An Ontario judge has held that employers do not have the right to layoff non-unionized employees if there is no lay off provision in the employees’ contracts of employment or employer policy. Absent such a provision, employees whom employers lay off will be deemed to be terminated and entitled to reasonable notice.
The employer’s kitchen cabinetry business fluctuated with the construction industry cycle. When the employer hired a designer in 1998, the employee’s written offer of employment did not contain a lay off provision, nor was she provided with a copy of the handbook which contained information about lay offs.
Ten years later, when the employee accepted a lateral position, she was obliged to sign a new offer of employment which stated that she had read and would follow the policies of the employee handbook. Aside from the ability to continue employment, the employee was not provided with any consideration for signing the written offer of employment.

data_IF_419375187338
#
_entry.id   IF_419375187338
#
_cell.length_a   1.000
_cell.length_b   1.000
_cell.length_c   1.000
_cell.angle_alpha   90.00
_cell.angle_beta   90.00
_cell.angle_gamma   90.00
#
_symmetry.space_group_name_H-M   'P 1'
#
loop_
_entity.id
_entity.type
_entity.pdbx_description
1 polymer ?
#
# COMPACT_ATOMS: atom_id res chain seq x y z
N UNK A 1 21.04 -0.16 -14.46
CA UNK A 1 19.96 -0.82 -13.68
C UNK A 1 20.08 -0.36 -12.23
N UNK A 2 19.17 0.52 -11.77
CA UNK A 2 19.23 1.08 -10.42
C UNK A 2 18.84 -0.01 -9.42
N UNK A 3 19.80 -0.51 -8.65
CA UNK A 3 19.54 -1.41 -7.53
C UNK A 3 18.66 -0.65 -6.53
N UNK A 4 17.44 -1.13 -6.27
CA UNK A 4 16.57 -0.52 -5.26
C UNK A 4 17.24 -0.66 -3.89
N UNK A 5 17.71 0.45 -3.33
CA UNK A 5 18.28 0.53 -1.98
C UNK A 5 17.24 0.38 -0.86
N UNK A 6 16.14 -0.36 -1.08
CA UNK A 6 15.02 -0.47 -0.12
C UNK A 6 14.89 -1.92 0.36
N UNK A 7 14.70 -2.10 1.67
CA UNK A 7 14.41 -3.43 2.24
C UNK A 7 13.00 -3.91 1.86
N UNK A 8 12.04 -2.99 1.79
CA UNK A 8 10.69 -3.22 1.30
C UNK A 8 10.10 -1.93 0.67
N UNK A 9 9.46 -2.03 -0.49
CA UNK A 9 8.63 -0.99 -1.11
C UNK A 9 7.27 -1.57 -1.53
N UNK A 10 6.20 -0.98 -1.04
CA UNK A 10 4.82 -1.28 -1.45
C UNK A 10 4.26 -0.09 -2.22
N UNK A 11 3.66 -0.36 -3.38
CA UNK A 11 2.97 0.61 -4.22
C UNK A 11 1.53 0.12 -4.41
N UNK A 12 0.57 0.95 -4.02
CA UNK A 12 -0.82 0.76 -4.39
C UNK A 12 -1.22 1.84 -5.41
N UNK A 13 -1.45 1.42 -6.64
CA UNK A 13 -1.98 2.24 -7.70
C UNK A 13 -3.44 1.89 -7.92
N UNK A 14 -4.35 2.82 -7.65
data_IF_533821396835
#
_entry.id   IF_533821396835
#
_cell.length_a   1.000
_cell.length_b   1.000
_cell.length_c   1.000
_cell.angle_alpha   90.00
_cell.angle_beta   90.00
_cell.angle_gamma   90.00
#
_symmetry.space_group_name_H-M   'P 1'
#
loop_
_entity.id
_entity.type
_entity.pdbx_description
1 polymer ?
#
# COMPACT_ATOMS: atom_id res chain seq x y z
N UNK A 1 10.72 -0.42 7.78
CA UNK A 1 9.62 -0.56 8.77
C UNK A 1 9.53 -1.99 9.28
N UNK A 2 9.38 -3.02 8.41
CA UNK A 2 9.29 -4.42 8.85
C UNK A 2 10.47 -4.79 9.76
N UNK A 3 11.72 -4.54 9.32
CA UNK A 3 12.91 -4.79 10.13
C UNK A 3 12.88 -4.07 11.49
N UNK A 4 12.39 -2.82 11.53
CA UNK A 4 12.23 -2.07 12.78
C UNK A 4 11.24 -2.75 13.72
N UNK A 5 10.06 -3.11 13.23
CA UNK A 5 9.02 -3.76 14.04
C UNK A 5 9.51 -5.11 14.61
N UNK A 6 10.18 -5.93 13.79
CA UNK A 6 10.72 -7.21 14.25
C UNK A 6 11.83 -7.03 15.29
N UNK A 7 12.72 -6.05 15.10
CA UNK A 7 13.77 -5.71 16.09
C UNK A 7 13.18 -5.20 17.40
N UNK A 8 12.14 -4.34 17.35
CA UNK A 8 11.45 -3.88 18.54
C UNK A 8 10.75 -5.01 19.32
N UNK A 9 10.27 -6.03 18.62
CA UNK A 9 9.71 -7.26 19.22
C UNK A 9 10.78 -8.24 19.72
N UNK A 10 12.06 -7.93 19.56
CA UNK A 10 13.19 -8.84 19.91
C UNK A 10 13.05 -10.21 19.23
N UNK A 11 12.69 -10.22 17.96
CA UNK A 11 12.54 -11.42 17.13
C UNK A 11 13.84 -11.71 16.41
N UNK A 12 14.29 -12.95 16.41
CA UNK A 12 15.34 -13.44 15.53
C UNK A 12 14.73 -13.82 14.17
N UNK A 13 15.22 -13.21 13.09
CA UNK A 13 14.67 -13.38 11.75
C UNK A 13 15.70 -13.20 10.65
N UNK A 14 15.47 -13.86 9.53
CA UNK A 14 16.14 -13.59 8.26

The employer layed off the employee in fall 2010 with a recall date in summer 2011. The employee’s benefits were continued during the lay off. The employer recalled the employee to work in late spring 2011. The employee did not return to work and sued for wrongful dismissal.
The critical issue in this case was whether the employee abandoned her job without any further obligations from her employer or was wrongfully dismissed and entitled to reasonable notice.
The court held that the employee had been dismissed. In the absence of a contractual basis for the lay off, the device of a lay off does not exist in non-unionized workplaces at common law and any purported lay off would be a dismissal. In this case, there was no contractual basis for the employee’s lay off as there was no reference to lay off in the signed and returned letter of employment, nor was the employee handbook referenced or provided.
Even if the reference to the employee handbook ten years later was sufficient to constitute a contractual basis for the lay off, the court found that continuing employment cannot amount to consideration in exchange for change in the terms of employment. Something must pass to the employee in addition to what she is entitled to under the original contract. The court therefore awarded the employee ten months of reasonable notice.